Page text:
Undue Burden l Anita calls Justin with a question about undue burden. l Anita: Undue Burden l Anita calls Justin with a question about undue burden. l Anita: Hi, Justin. After performing extensive research, Vicki and I believe that the Super. Toaster may fall under the undue burden exception, but we're not sure. The definition in the FAR and the Access Board regulations doesn't go into much detail. Justin: Ah, well that's because undue burden was defined by the Access Board in a manner consistent with the terms "undue burden" and "undue hardship" in the Rehabilitation Act and the Americans with Disabilities Act. The Access Board chose not to disturb the existing understanding of the term by trying to redefine it. The FAR rule also follows this approach. Anita: So, what would I have to do to prove undue burden? Justin: Document in writing the basis for the undue burden decision and give me a copy for inclusion in the contract file. Your E & IT must, however, provide comparable access. Do you know what is meant by undue burden? If so, you can skip the definition.

Undue Burden l Agencies do not have to acquire E & IT that meets Undue Burden l Agencies do not have to acquire E & IT that meets the applicable technical provisions if doing so would impose an undue burden on the agency. In the context of section 508, undue burden means that an acquisition imposes a significant difficulty or expense, taking into account all agency resources available to the program or component for which the E & IT is being procured (36 CFR 1194. 4 and FAR 39. 202, 39. 204(e)). An undue burden determination must be applied on a case-by-case basis. l If an agency invokes the undue burden exception, it must document in writing the basis for the decision and provide documentation for inclusion in the contract file.

Equivalent Facilitation l Justin sends Anita an e-mail about equivalent facilitation. l To: Anita Equivalent Facilitation l Justin sends Anita an e-mail about equivalent facilitation. l To: Anita Rest l You may be interested in equivalent facilitation. Here's what I know: l The Access Board's standards provide that agencies may accept E & IT offered by vendors that uses designs or technologies that do not meet the applicable technical provisions in Subpart B but provide substantially equivalent or greater access to and use of a product for people with disabilities. This is referred to as "equivalent facilitation. " l Equivalent facilitation is not an exception or variance from the requirement to provide comparable access. It is a recognition that technologies may be either developed or used in ways not envisioned by the technical provisions in Subpart B but still result in the same or better functional access as would be provided by strictly meeting the provisions in Subpart B. From: Justin Case Subject: Equivalent Facilitation http: //www. access-board. gov/sec 508/standards. htm#Subpart_c l You can find out more in 36 CFR 1194. 5.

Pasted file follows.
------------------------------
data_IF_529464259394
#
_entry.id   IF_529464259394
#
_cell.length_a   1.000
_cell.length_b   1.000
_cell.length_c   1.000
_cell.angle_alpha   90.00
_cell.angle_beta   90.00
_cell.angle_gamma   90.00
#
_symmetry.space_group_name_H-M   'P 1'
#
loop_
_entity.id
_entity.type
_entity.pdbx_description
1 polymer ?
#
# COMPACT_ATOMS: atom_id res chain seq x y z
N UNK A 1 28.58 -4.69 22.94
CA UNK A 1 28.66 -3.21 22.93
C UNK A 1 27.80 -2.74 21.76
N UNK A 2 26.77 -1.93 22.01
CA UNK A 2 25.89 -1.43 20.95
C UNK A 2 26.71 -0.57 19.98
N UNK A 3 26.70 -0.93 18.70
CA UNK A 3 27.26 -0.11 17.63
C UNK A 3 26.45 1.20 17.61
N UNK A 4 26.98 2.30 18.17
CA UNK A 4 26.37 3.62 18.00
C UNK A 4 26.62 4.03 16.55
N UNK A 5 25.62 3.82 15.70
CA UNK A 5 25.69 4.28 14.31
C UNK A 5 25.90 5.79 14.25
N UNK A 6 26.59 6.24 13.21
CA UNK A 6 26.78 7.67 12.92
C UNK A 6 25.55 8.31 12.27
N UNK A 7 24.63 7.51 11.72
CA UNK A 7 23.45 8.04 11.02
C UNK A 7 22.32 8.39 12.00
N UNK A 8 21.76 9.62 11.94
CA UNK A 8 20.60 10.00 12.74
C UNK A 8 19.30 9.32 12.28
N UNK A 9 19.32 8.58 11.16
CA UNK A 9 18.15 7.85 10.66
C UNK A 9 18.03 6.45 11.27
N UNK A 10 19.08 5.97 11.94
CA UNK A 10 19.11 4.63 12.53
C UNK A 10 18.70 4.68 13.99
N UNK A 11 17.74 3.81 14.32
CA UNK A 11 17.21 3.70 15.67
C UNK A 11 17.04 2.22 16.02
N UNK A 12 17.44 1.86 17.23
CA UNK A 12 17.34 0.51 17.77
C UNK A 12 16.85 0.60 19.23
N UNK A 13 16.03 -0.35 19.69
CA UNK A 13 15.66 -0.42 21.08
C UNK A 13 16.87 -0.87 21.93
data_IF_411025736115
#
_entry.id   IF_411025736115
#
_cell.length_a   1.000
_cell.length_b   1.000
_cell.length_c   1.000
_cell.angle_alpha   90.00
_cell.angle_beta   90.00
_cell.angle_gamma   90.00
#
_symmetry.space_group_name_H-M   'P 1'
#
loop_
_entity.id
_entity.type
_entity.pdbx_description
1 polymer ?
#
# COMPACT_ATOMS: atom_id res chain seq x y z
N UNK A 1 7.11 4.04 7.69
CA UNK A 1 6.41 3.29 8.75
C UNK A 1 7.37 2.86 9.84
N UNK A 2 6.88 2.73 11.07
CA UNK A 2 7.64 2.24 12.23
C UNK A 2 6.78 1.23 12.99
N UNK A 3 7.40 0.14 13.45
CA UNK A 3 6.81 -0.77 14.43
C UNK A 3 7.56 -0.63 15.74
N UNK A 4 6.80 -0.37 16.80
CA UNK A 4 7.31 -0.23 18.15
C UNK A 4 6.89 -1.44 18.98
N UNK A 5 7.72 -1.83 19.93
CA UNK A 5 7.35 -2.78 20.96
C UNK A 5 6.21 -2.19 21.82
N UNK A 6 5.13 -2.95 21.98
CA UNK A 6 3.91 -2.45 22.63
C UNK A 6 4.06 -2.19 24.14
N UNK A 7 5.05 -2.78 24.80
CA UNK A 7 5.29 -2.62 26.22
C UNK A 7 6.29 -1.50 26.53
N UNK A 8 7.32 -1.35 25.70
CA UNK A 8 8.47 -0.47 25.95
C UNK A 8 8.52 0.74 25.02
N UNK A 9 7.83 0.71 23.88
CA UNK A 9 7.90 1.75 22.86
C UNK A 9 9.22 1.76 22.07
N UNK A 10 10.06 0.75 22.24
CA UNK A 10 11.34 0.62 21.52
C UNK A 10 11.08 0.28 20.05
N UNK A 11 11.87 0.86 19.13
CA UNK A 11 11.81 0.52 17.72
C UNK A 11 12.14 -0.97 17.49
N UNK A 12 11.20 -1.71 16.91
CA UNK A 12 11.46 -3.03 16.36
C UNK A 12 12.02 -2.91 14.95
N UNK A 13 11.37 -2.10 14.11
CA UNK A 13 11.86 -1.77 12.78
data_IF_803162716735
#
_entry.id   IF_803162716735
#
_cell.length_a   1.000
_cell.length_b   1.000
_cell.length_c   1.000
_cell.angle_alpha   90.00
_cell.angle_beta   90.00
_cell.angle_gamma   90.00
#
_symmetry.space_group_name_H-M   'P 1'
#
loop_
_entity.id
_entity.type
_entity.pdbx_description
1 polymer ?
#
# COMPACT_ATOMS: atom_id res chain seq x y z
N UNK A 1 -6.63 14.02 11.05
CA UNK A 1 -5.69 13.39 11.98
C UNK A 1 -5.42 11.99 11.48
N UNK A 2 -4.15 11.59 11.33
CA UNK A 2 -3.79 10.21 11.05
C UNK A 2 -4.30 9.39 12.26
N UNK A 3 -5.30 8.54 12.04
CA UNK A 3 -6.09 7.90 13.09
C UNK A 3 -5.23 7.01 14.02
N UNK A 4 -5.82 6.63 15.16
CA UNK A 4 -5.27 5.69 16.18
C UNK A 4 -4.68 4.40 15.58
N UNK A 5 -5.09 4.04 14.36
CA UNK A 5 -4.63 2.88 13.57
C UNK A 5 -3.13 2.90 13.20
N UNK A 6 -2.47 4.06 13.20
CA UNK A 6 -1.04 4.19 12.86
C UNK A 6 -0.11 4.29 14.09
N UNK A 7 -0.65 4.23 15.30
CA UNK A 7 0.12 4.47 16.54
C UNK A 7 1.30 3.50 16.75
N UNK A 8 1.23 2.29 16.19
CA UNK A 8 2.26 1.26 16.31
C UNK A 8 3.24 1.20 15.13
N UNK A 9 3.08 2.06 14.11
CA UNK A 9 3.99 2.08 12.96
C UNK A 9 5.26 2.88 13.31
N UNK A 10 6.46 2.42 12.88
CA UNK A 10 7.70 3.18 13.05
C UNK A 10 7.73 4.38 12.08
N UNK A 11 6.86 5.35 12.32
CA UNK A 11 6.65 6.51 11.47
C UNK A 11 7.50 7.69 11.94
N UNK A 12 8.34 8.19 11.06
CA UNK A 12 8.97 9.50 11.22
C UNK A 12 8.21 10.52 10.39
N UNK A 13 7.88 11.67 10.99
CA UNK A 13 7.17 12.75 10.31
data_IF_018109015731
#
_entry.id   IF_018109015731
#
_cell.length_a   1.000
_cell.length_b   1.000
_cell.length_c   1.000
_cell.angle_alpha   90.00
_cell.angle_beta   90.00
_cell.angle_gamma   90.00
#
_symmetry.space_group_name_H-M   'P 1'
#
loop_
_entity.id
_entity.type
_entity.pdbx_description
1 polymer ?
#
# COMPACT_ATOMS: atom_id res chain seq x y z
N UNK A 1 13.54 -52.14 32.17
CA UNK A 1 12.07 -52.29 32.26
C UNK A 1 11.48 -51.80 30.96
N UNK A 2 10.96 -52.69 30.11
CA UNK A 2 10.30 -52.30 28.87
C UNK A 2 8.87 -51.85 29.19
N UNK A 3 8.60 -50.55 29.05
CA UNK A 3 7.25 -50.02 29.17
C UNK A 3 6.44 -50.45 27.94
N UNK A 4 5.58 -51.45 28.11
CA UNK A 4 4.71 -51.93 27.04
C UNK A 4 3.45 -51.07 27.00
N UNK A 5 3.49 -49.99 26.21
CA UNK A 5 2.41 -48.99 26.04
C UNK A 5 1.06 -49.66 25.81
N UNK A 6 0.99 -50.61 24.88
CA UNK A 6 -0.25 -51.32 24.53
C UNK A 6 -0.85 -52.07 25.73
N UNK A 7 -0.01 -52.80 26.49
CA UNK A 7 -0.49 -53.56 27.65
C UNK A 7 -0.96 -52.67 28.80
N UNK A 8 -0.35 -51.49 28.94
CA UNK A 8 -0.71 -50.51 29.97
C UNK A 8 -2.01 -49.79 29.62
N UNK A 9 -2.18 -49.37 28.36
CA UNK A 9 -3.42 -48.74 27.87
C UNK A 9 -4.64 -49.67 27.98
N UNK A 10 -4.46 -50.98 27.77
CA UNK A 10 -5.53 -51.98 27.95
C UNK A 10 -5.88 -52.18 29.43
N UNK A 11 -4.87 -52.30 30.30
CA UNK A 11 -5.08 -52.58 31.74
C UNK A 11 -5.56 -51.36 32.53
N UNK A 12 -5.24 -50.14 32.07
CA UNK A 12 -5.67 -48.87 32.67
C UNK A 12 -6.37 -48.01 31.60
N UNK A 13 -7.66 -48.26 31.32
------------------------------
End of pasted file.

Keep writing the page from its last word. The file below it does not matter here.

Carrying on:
Equivalent Facilitation l Anita responds to Justin's e-mail. l To: Justin Case l From: Equivalent Facilitation l Anita responds to Justin's e-mail. l To: Justin Case l From: Anita Rest l Re: Equivalent Facilitation l Thanks for the info. You know, I think I have an example of equivalent facilitation! l I'm looking at buying an information kiosk. One kiosk is fully compliant with the standards. The other isn't compliant for blind users, but incorporates a telephone handset connected to a computer that responds to touchtone commands, and delivers audibly the information that appears on the screen. l What do you think? Anita

Equivalent Facilitation l Is Anita's example equivalent facilitation? ( Equivalent Facilitation l Is Anita's example equivalent facilitation? ("One kiosk is fully compliant with the standards. The other isn't compliant for blind users, but incorporates a telephone handset connected to a computer that responds to touchtone commands, and delivers audibly the information that appears on the screen. ") l Yes l No

Is It An Undue Burden If None Exist? l Vicki calls Anita with a Is It An Undue Burden If None Exist? l Vicki calls Anita with a question. l Vicki: Anita, I have this other requisition that's a commercial item, but I couldn't locate any vendors that have a fully compliant product. Can I claim undue burden? l Anita: No, that would be classified as commercial non-availability. When acquiring commercial items, an undue burden determination is not required to address individual standards that can't be met with products available in the commercial marketplace in time to meet the agency delivery requirements. Where no offered products meet all of the technical provisions, the Access Board's standards require an agency to "procure the product that best meets the standards" (36 CFR 1194. 2(b)). This may be the product that meets the most applicable technical provisions, but alternatively could be one that meets fewer technical provisions but which better addresses the accessibility needs of the intended end users.